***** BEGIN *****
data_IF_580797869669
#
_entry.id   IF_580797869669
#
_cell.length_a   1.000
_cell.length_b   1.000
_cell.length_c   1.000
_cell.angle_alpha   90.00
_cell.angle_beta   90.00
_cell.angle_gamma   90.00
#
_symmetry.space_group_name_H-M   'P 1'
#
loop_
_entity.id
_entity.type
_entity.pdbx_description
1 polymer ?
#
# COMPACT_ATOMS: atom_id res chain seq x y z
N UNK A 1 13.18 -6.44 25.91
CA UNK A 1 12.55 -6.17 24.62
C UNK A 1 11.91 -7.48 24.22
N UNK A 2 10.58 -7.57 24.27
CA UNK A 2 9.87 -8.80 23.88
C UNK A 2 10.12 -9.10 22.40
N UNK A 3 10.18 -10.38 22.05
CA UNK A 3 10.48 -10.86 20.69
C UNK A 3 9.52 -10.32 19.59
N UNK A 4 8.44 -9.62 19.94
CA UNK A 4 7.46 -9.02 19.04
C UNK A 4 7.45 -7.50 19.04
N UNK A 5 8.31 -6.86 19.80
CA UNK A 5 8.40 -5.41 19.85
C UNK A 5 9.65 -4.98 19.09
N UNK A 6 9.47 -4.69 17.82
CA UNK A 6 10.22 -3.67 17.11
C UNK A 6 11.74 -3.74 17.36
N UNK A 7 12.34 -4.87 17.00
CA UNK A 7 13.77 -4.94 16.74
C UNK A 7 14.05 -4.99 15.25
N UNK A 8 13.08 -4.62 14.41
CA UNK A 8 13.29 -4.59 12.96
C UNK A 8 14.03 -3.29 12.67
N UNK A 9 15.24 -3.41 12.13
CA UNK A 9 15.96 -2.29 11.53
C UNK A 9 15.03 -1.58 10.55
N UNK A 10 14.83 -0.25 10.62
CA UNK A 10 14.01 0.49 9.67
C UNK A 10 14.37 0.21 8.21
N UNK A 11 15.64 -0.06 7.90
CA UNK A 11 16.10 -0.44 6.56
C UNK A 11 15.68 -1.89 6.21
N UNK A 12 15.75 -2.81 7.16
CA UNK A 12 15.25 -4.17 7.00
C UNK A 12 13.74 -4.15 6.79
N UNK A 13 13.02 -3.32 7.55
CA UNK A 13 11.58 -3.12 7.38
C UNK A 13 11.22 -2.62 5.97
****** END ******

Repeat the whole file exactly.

data_IF_580797869669
#
_entry.id   IF_580797869669
#
_cell.length_a   1.000
_cell.length_b   1.000
_cell.length_c   1.000
_cell.angle_alpha   90.00
_cell.angle_beta   90.00
_cell.angle_gamma   90.00
#
_symmetry.space_group_name_H-M   'P 1'
#
loop_
_entity.id
_entity.type
_entity.pdbx_description
1 polymer ?
#
# COMPACT_ATOMS: atom_id res chain seq x y z
N UNK A 1 13.18 -6.44 25.91
CA UNK A 1 12.55 -6.17 24.62
C UNK A 1 11.91 -7.48 24.22
N UNK A 2 10.58 -7.57 24.27
CA UNK A 2 9.87 -8.80 23.88
C UNK A 2 10.12 -9.10 22.40
N UNK A 3 10.18 -10.38 22.05
CA UNK A 3 10.48 -10.86 20.69
C UNK A 3 9.52 -10.32 19.59
N UNK A 4 8.44 -9.62 19.94
CA UNK A 4 7.46 -9.02 19.04
C UNK A 4 7.45 -7.50 19.04
N UNK A 5 8.31 -6.86 19.80
CA UNK A 5 8.40 -5.41 19.85
C UNK A 5 9.65 -4.98 19.09
N UNK A 6 9.47 -4.69 17.82
CA UNK A 6 10.22 -3.67 17.11
C UNK A 6 11.74 -3.74 17.36
N UNK A 7 12.34 -4.87 17.00
CA UNK A 7 13.77 -4.94 16.74
C UNK A 7 14.05 -4.99 15.25
N UNK A 8 13.08 -4.62 14.41
CA UNK A 8 13.29 -4.59 12.96
C UNK A 8 14.03 -3.29 12.67
N UNK A 9 15.24 -3.41 12.13
CA UNK A 9 15.96 -2.29 11.53
C UNK A 9 15.03 -1.58 10.55
N UNK A 10 14.83 -0.25 10.62
CA UNK A 10 14.01 0.49 9.67
C UNK A 10 14.37 0.21 8.21
N UNK A 11 15.64 -0.06 7.90
CA UNK A 11 16.10 -0.44 6.56
C UNK A 11 15.68 -1.89 6.21
N UNK A 12 15.75 -2.81 7.16
CA UNK A 12 15.25 -4.17 7.00
C UNK A 12 13.74 -4.15 6.79
N UNK A 13 13.02 -3.32 7.55
CA UNK A 13 11.58 -3.12 7.38
C UNK A 13 11.22 -2.62 5.97